Craniotomy and survival for primary central nervous system lymphoma

Ali I. Rae, Amol Mehta, Michael Cloney, Connor J. Kinslow, Tony J.C. Wang, Govind Bhagat, Peter D. Canoll, George J. Zanazzi, Michael B. Sisti, Sameer A. Sheth, E. Sander Connolly, Guy M. Mckhann, Jeffrey N. Bruce, Fabio M. Iwamoto, Adam M. Sonabend*

*Corresponding author for this work

Research output: Contribution to journalArticle

6 Citations (Scopus)

Abstract

BACKGROUND Cytoreductive surgery is considered controversial for primary central nervous system lymphoma (PCNSL). OBJECTIVE To investigate survival following craniotomy or biopsy for PCNSL METHODS The National Cancer Database-Participant User File (NCDB, n = 8936), Surveillance, Epidemiology, and End Results Program (SEER, n = 4636), and an institutional series (IS, n = 132) were used. We retrospectively investigated the relationship between craniotomy, prognostic factors, and survival for PCNSL using case-control design. RESULTSIn NCDB, craniotomy was associated with increased median survival over biopsy (19.5 vs 11.0 mo), independent of subsequent radiation and chemotherapy (hazard ratio [HR] 0.80, P <.001). We found a similar trend with survival for craniotomy vs biopsy in the IS (HR 0.68, P =.15). In SEER, gross total resection was associated with increased median survival over biopsy (29 vs 10 mo, HR 0.68, P <.001). The survival benefit associated with craniotomy was greater within recursive partitioning analysis (RPA) class 1 group in NCDB (95.1 vs 29.1 mo, HR 0.66, P <.001), but was smaller for RPA 2-3 (14.9 vs 10.0 mo, HR 0.86, P <.001). A surgical risk category (RC) considering lesion location and number, age, and frailty was developed. Craniotomy was associated with increased survival vs biopsy for patients with low RC (133.4 vs 41.0 mo, HR 0.33, P =.01), but not high RC in the IS. CONCLUSION Craniotomy is associated with increased survival over biopsy for PCNSL in 3 retrospective datasets. Prospective studies are necessary to adequately evaluate this relationship. Such studies should evaluate patients most likely to benefit from cytoreductive surgery, ie, those with favorable RPA and RC. ©

Original languageEnglish (US)
Pages (from-to)935-944
Number of pages10
JournalClinical Neurosurgery
Volume84
Issue number4
DOIs
StatePublished - Apr 1 2019

Fingerprint

Craniotomy
Lymphoma
Central Nervous System
Survival
Biopsy
SEER Program
Databases
Prospective Studies
Radiation
Drug Therapy

Keywords

  • CNS
  • Lymphoma
  • Prognosis
  • Resection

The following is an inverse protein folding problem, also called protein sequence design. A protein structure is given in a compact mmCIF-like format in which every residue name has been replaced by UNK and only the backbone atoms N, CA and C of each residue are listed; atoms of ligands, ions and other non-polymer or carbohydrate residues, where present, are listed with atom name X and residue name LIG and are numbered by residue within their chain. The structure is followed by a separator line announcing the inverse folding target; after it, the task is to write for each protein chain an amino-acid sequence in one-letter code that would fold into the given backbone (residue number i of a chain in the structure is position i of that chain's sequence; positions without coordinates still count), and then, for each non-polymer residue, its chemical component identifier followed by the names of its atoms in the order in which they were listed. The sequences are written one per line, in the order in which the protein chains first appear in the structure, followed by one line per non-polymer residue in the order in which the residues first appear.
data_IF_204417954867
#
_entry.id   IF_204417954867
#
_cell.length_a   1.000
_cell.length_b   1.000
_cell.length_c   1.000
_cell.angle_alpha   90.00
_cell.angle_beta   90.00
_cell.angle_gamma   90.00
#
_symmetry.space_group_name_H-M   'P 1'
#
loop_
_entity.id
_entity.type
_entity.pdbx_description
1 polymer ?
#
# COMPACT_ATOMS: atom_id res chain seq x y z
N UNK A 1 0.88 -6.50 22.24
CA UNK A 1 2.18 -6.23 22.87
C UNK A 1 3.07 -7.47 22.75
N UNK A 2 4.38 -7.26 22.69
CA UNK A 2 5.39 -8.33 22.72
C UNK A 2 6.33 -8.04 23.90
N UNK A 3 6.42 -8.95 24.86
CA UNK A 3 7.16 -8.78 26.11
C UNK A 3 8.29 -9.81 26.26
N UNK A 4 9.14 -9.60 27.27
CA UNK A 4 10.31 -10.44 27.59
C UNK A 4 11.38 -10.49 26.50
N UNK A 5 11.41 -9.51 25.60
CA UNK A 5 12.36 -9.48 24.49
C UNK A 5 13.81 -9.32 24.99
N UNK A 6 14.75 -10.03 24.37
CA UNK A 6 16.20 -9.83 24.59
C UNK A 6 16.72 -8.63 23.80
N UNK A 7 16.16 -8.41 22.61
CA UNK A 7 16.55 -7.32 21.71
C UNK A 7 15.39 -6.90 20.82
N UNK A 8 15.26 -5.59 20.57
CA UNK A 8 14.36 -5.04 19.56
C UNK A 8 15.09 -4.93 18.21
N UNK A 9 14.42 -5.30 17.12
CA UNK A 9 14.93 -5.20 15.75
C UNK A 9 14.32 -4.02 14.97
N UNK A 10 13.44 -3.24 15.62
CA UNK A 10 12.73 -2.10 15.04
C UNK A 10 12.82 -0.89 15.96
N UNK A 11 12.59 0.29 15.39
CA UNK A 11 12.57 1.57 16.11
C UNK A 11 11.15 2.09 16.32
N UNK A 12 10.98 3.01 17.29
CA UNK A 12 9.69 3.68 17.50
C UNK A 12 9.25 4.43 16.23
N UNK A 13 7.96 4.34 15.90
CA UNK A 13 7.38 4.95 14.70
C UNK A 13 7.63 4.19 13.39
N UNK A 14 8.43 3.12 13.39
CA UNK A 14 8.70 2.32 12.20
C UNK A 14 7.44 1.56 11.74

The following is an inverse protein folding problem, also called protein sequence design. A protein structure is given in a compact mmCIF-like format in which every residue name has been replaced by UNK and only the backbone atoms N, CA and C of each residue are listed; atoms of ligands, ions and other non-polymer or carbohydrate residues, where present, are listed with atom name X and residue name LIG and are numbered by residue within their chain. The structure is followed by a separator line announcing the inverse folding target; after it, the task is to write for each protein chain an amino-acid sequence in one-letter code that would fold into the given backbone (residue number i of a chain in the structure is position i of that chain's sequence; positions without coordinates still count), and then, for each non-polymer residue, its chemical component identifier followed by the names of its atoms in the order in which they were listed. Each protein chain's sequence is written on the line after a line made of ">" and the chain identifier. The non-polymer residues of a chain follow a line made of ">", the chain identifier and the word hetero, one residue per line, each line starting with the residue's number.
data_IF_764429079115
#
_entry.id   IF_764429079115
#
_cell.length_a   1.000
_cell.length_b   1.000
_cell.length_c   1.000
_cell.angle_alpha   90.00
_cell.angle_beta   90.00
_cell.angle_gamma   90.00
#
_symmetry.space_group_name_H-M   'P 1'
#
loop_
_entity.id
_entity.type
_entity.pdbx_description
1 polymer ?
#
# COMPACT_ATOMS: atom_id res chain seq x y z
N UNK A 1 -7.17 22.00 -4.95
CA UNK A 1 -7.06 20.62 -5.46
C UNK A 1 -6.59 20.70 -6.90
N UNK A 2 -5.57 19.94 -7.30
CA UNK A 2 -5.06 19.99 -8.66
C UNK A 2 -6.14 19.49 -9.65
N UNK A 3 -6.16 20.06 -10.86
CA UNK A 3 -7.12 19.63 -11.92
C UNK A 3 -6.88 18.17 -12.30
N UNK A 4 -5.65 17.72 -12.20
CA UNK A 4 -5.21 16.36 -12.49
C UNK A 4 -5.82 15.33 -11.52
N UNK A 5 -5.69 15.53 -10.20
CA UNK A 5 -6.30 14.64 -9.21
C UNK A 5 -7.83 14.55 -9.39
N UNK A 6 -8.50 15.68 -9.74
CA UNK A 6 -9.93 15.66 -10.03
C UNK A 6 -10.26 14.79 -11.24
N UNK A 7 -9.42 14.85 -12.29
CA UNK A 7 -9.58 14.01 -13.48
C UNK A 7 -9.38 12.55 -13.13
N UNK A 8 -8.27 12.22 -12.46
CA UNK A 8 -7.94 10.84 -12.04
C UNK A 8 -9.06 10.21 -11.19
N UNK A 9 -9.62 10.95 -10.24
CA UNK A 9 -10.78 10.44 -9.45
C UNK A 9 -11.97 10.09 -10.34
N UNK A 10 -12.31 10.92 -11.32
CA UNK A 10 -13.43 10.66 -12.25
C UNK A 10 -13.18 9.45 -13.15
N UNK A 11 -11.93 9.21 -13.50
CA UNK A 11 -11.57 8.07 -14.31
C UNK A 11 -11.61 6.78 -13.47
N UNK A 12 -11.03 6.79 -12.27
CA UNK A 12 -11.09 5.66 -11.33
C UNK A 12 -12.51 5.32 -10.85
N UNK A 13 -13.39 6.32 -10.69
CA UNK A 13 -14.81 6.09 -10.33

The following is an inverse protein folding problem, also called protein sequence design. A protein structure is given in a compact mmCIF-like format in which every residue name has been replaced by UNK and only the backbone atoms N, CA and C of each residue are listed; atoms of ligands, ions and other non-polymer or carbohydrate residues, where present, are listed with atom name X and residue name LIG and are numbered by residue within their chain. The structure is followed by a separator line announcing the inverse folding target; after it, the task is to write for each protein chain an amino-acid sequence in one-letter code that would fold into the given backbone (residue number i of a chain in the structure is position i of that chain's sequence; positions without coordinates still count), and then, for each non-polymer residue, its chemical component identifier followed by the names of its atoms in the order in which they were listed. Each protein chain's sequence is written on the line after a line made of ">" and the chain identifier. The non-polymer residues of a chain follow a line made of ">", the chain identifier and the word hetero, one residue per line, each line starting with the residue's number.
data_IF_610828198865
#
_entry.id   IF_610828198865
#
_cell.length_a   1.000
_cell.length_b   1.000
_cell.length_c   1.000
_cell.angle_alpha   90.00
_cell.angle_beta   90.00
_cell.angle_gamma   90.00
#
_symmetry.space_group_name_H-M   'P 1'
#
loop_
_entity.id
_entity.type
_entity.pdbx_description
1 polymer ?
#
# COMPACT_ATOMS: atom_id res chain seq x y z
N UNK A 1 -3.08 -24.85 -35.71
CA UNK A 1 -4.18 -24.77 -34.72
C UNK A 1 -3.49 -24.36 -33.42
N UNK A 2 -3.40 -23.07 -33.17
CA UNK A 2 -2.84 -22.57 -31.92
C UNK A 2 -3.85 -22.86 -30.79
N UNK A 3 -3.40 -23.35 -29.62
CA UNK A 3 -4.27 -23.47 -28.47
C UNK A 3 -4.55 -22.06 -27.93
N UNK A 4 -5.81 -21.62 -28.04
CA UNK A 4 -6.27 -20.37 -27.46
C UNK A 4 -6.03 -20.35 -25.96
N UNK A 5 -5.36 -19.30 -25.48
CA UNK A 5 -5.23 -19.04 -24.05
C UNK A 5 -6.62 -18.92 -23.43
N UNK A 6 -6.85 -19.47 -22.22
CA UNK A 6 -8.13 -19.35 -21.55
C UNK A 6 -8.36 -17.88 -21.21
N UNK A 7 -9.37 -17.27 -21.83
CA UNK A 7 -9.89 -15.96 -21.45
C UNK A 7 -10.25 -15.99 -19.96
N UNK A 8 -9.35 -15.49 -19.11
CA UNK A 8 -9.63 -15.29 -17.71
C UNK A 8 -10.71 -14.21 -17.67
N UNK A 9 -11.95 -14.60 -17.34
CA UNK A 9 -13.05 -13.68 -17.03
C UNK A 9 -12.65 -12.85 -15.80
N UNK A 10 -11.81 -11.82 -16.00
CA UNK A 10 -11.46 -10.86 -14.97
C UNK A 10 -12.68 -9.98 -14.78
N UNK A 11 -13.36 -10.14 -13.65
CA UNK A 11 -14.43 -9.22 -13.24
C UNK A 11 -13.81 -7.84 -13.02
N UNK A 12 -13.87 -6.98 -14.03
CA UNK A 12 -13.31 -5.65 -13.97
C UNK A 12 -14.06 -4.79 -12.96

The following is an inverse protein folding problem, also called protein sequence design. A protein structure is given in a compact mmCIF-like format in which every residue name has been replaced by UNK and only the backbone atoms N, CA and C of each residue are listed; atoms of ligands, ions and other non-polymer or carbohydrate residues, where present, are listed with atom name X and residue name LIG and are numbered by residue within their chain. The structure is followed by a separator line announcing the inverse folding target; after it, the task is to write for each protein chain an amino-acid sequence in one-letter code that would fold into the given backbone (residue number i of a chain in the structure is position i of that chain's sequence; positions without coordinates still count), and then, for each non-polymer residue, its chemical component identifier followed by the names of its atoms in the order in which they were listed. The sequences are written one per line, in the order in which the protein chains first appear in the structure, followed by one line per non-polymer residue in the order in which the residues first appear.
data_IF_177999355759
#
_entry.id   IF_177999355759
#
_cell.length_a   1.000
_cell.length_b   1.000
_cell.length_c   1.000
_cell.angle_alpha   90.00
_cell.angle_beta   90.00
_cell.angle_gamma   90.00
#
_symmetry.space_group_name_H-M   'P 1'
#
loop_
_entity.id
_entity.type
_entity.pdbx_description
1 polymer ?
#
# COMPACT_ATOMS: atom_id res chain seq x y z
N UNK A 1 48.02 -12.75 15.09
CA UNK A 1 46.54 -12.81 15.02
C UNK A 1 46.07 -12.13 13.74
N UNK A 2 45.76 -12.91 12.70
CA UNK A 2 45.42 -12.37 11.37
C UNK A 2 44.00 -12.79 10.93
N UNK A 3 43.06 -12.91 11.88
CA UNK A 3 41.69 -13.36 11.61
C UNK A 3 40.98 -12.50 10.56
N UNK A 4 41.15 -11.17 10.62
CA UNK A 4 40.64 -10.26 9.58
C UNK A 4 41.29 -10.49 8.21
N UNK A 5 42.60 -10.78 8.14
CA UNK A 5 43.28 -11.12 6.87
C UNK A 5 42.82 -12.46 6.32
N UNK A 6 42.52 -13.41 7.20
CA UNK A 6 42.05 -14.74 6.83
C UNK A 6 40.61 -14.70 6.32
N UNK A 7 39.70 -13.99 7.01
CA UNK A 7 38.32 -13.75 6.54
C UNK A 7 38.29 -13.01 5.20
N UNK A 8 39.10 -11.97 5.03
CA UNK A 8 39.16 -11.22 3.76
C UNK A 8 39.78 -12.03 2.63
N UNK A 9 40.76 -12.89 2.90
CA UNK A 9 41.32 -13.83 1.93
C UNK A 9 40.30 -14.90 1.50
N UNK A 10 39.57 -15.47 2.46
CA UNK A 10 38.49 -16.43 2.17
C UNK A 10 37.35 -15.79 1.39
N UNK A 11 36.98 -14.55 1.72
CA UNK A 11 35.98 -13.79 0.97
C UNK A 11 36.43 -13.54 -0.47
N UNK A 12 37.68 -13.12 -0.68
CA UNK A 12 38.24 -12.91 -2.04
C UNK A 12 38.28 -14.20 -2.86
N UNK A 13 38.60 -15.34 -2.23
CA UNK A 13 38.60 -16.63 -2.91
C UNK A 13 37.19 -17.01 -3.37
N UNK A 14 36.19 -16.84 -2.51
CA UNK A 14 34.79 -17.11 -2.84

• Survival

ASJC Scopus subject areas

  • Surgery
  • Clinical Neurology

Cite this

Rae, A. I., Mehta, A., Cloney, M., Kinslow, C. J., Wang, T. J. C., Bhagat, G., ... Sonabend, A. M. (2019). Craniotomy and survival for primary central nervous system lymphoma. Clinical Neurosurgery, 84(4), 935-944. https://doi.org/10.1093/neuros/nyy096
Rae, Ali I. ; Mehta, Amol ; Cloney, Michael ; Kinslow, Connor J. ; Wang, Tony J.C. ; Bhagat, Govind ; Canoll, Peter D. ; Zanazzi, George J. ; Sisti, Michael B. ; Sheth, Sameer A. ; Connolly, E. Sander ; Mckhann, Guy M. ; Bruce, Jeffrey N. ; Iwamoto, Fabio M. ; Sonabend, Adam M. / Craniotomy and survival for primary central nervous system lymphoma. In: Clinical Neurosurgery. 2019 ; Vol. 84, No. 4. pp. 935-944.
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abstract = "BACKGROUND Cytoreductive surgery is considered controversial for primary central nervous system lymphoma (PCNSL). OBJECTIVE To investigate survival following craniotomy or biopsy for PCNSL METHODS The National Cancer Database-Participant User File (NCDB, n = 8936), Surveillance, Epidemiology, and End Results Program (SEER, n = 4636), and an institutional series (IS, n = 132) were used. We retrospectively investigated the relationship between craniotomy, prognostic factors, and survival for PCNSL using case-control design. RESULTSIn NCDB, craniotomy was associated with increased median survival over biopsy (19.5 vs 11.0 mo), independent of subsequent radiation and chemotherapy (hazard ratio [HR] 0.80, P <.001). We found a similar trend with survival for craniotomy vs biopsy in the IS (HR 0.68, P =.15). In SEER, gross total resection was associated with increased median survival over biopsy (29 vs 10 mo, HR 0.68, P <.001). The survival benefit associated with craniotomy was greater within recursive partitioning analysis (RPA) class 1 group in NCDB (95.1 vs 29.1 mo, HR 0.66, P <.001), but was smaller for RPA 2-3 (14.9 vs 10.0 mo, HR 0.86, P <.001). A surgical risk category (RC) considering lesion location and number, age, and frailty was developed. Craniotomy was associated with increased survival vs biopsy for patients with low RC (133.4 vs 41.0 mo, HR 0.33, P =.01), but not high RC in the IS. CONCLUSION Craniotomy is associated with increased survival over biopsy for PCNSL in 3 retrospective datasets. Prospective studies are necessary to adequately evaluate this relationship. Such studies should evaluate patients most likely to benefit from cytoreductive surgery, ie, those with favorable RPA and RC. {\circledC}",